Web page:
Contributor Spotlight on Adélia Prado

by Dan Froid

Filed under: Blog, Contributor Spotlight |

In June of last year, the Griffin Trust for Excellence in Poetry’s Lifetime Recognition Award was bestowed on a poet whom, I suspect, most American readers know little about. And yet she is one of the most respected poets in her country, Brazil. Fellow poet Robert Hass paid her a superlative tribute: he noted that she has been compared to figures as disparate as Emily Dickinson, Walt Whitman, and St. Francis of Assisi.

Adélia Prado is the author of six books of poetry and seven of prose, only a few of which are available in English. The above link also contains a video of Prado, accompanied by her longtime translator Ellen Doré Watson, as the two read selections of her poetry in both Portuguese and English. Watson also conducted a fascinating interview with Prado for Bomb magazine. She notes that ten years after she—at forty years of age—debuted on the scene,

it was not just the literary folk who were still trying to figure out this remarkable poet from the backwaters of Minas Gerais. Psychiatrists in droves made the pilgrimage to Divinópolis to delve into the psyche of this devout Catholic who wrote startlingly pungent poems of and from the body; they were politely served coffee and sent back to the city.

Read the interview here, and then check out a couple of her poems here.

Prado also appears in the current issue of Prairie Schooner. Her poem “Snow White” forms part of our portfolio, “Women and the Global Imagination.” Here’s an excerpt of the poem:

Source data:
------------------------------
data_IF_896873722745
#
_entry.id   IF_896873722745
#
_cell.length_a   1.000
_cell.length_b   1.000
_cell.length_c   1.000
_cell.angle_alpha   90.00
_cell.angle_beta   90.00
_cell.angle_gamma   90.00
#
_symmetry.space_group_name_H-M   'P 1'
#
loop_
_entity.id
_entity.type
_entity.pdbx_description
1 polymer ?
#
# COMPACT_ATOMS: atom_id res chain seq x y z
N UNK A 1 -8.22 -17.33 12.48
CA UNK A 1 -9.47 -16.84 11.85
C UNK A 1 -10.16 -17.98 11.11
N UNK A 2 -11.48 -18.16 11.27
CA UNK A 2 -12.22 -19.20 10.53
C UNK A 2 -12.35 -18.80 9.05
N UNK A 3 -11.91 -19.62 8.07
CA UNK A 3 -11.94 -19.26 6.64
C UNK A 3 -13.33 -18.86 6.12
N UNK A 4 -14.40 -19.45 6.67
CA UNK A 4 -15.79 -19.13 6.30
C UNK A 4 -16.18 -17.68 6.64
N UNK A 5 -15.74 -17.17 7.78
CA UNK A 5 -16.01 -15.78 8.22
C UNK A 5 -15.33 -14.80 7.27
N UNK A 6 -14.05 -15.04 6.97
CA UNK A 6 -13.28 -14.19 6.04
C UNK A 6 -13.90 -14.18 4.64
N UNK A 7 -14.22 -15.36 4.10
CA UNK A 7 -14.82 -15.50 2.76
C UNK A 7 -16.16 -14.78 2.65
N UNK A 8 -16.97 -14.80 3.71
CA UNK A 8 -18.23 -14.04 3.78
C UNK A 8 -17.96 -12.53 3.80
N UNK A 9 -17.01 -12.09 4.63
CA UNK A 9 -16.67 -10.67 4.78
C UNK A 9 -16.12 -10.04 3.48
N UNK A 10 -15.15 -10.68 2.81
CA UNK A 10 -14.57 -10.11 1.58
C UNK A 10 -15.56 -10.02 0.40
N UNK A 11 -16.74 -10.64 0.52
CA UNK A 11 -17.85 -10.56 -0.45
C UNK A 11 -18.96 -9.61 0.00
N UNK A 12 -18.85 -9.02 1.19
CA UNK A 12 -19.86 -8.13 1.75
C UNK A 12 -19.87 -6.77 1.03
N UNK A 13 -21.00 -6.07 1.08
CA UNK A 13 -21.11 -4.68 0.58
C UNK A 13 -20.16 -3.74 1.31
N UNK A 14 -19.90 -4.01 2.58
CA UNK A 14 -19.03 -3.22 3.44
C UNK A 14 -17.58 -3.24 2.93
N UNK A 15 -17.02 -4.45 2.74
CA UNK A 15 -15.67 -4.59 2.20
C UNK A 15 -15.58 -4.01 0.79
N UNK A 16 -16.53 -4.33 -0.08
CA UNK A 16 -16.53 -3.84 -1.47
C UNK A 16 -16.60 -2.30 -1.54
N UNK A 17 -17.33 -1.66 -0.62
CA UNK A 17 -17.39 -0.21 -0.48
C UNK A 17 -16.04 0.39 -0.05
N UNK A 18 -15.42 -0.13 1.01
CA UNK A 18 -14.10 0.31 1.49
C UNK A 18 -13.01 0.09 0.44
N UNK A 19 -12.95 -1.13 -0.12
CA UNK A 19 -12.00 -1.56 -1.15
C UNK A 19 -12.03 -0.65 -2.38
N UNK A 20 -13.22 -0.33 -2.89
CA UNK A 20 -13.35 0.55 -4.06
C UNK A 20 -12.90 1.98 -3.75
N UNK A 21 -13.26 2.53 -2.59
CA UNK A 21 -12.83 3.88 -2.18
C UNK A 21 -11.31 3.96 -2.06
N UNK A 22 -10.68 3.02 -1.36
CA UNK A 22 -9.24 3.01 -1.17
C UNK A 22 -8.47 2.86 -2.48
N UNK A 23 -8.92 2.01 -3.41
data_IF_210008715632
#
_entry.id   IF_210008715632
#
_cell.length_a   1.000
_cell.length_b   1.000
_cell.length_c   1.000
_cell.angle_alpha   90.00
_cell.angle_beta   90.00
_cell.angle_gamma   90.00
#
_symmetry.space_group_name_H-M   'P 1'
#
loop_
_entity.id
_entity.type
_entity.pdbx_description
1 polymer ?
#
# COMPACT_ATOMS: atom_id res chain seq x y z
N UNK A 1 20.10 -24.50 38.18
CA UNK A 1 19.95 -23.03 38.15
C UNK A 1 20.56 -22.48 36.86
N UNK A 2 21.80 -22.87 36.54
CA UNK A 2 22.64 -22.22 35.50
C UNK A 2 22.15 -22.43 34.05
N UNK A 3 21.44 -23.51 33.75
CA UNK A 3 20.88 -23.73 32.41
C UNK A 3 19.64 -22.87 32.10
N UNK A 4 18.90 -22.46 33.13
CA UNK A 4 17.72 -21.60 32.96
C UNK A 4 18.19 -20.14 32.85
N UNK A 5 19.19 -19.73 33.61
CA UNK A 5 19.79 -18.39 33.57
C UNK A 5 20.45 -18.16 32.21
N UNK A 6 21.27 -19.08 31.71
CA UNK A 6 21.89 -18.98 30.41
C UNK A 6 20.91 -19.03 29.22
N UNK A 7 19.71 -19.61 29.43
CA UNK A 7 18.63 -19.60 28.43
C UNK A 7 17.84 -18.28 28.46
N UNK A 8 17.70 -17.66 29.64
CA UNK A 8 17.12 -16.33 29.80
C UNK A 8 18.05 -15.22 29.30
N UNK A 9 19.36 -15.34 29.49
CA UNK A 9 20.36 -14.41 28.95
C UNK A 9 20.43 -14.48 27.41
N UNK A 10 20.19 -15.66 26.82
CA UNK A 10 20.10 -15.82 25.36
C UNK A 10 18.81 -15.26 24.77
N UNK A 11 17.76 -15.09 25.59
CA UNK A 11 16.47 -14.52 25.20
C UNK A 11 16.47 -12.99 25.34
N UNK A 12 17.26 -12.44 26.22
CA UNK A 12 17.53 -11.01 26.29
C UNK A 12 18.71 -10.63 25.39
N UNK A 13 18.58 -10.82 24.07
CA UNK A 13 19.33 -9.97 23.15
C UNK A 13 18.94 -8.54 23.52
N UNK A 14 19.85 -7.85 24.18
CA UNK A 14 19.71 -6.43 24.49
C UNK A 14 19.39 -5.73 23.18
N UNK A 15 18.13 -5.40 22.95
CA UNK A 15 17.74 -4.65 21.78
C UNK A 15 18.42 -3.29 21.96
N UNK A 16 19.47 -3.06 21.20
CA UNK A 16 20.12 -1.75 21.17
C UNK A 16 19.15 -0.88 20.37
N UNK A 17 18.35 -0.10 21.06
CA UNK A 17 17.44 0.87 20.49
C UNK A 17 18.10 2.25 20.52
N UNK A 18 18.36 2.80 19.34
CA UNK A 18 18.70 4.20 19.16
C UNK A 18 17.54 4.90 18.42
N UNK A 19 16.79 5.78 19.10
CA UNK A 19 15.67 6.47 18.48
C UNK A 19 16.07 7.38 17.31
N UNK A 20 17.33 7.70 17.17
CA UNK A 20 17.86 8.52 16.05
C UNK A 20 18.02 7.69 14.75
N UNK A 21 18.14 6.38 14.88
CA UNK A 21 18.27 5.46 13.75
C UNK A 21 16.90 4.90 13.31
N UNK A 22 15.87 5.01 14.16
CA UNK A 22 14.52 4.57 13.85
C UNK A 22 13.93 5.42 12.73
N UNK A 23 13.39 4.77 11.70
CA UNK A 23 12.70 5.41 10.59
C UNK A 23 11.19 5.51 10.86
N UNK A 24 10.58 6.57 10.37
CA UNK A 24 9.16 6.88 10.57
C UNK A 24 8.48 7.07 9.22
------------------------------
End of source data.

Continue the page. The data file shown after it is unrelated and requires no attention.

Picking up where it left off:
I fit better in the world
            if I accept what I had judged impossible:
            “Not every German knows Mozart.”
            Of course—it’s not required.
            But every country has its universal,
            and that’s all it takes for us to understand each other.
            I feel at home with the Russians
            because they can’t see a trace of fog, a trickle of river, a flower in the grass
            without stopping to spew diminutives for interminable minutes.
            Just like the bandit Riobaldo who knows the whole world—
            and has Minas Gerais in the palm of his hand.
            Hyperbole gets me closer to where I want to go.

To read the rest—and to discover more great fiction and poetry by women around the world—check out our new issue. For more information about Prairie Schooner, visit our website.